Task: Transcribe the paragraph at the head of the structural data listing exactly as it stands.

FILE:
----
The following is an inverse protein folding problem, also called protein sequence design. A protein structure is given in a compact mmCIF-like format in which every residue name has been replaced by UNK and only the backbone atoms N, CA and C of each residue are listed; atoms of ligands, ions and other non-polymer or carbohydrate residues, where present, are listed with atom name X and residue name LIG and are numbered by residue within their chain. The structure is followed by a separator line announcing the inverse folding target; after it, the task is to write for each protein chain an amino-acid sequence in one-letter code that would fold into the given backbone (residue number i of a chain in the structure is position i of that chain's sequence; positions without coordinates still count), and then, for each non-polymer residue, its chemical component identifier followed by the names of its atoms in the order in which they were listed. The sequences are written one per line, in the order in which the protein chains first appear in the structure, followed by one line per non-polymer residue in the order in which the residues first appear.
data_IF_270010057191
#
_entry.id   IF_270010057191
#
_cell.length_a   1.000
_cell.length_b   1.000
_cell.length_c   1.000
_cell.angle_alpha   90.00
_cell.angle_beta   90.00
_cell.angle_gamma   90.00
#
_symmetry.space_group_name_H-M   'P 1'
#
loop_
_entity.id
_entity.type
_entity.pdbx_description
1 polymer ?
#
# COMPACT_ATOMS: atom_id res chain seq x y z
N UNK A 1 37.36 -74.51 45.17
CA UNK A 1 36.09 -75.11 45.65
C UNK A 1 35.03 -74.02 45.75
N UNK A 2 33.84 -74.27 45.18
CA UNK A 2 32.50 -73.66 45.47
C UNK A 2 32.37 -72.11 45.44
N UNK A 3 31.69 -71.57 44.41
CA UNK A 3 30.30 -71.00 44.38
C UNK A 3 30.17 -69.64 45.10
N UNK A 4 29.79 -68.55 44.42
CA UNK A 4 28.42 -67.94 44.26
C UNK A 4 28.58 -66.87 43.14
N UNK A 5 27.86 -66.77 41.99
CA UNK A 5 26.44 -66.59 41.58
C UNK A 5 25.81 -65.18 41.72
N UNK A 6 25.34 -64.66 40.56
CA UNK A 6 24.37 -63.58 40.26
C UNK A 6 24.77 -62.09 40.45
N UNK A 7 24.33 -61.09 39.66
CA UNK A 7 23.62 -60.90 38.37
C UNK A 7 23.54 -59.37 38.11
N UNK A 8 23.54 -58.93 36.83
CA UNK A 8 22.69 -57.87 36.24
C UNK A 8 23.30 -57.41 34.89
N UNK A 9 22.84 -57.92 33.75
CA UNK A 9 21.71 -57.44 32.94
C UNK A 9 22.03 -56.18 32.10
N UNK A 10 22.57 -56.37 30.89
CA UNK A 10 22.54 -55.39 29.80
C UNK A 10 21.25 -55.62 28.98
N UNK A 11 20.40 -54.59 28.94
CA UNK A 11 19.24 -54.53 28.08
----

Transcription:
The following is an inverse protein folding problem, also called protein sequence design. A protein structure is given in a compact mmCIF-like format in which every residue name has been replaced by UNK and only the backbone atoms N, CA and C of each residue are listed; atoms of ligands, ions and other non-polymer or carbohydrate residues, where present, are listed with atom name X and residue name LIG and are numbered by residue within their chain. The structure is followed by a separator line announcing the inverse folding target; after it, the task is to write for each protein chain an amino-acid sequence in one-letter code that would fold into the given backbone (residue number i of a chain in the structure is position i of that chain's sequence; positions without coordinates still count), and then, for each non-polymer residue, its chemical component identifier followed by the names of its atoms in the order in which they were listed. The sequences are written one per line, in the order in which the protein chains first appear in the structure, followed by one line per non-polymer residue in the order in which the residues first appear.